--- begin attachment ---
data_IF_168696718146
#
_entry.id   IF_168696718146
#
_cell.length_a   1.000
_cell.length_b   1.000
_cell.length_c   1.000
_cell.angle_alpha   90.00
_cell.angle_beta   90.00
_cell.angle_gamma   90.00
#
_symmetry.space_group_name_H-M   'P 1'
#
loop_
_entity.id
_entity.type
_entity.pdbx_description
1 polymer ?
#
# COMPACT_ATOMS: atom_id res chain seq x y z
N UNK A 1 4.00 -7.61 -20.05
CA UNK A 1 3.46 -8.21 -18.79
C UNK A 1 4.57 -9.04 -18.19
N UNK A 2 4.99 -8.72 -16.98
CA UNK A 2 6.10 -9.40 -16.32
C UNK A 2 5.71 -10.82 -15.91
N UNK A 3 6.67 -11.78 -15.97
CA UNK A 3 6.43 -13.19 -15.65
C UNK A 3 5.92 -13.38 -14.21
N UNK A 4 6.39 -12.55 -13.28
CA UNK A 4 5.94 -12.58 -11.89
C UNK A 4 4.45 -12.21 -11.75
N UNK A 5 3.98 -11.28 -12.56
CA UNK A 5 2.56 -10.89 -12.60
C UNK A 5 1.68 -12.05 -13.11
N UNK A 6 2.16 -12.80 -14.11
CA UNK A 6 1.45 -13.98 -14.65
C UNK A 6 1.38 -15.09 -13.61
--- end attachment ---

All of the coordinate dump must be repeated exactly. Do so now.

data_IF_168696718146
#
_entry.id   IF_168696718146
#
_cell.length_a   1.000
_cell.length_b   1.000
_cell.length_c   1.000
_cell.angle_alpha   90.00
_cell.angle_beta   90.00
_cell.angle_gamma   90.00
#
_symmetry.space_group_name_H-M   'P 1'
#
loop_
_entity.id
_entity.type
_entity.pdbx_description
1 polymer ?
#
# COMPACT_ATOMS: atom_id res chain seq x y z
N UNK A 1 4.00 -7.61 -20.05
CA UNK A 1 3.46 -8.21 -18.79
C UNK A 1 4.57 -9.04 -18.19
N UNK A 2 4.99 -8.72 -16.98
CA UNK A 2 6.10 -9.40 -16.32
C UNK A 2 5.71 -10.82 -15.91
N UNK A 3 6.67 -11.78 -15.97
CA UNK A 3 6.43 -13.19 -15.65
C UNK A 3 5.92 -13.38 -14.21
N UNK A 4 6.39 -12.55 -13.28
CA UNK A 4 5.94 -12.58 -11.89
C UNK A 4 4.45 -12.21 -11.75
N UNK A 5 3.98 -11.28 -12.56
CA UNK A 5 2.56 -10.89 -12.60
C UNK A 5 1.68 -12.05 -13.11
N UNK A 6 2.16 -12.80 -14.11
CA UNK A 6 1.45 -13.98 -14.65
C UNK A 6 1.38 -15.09 -13.61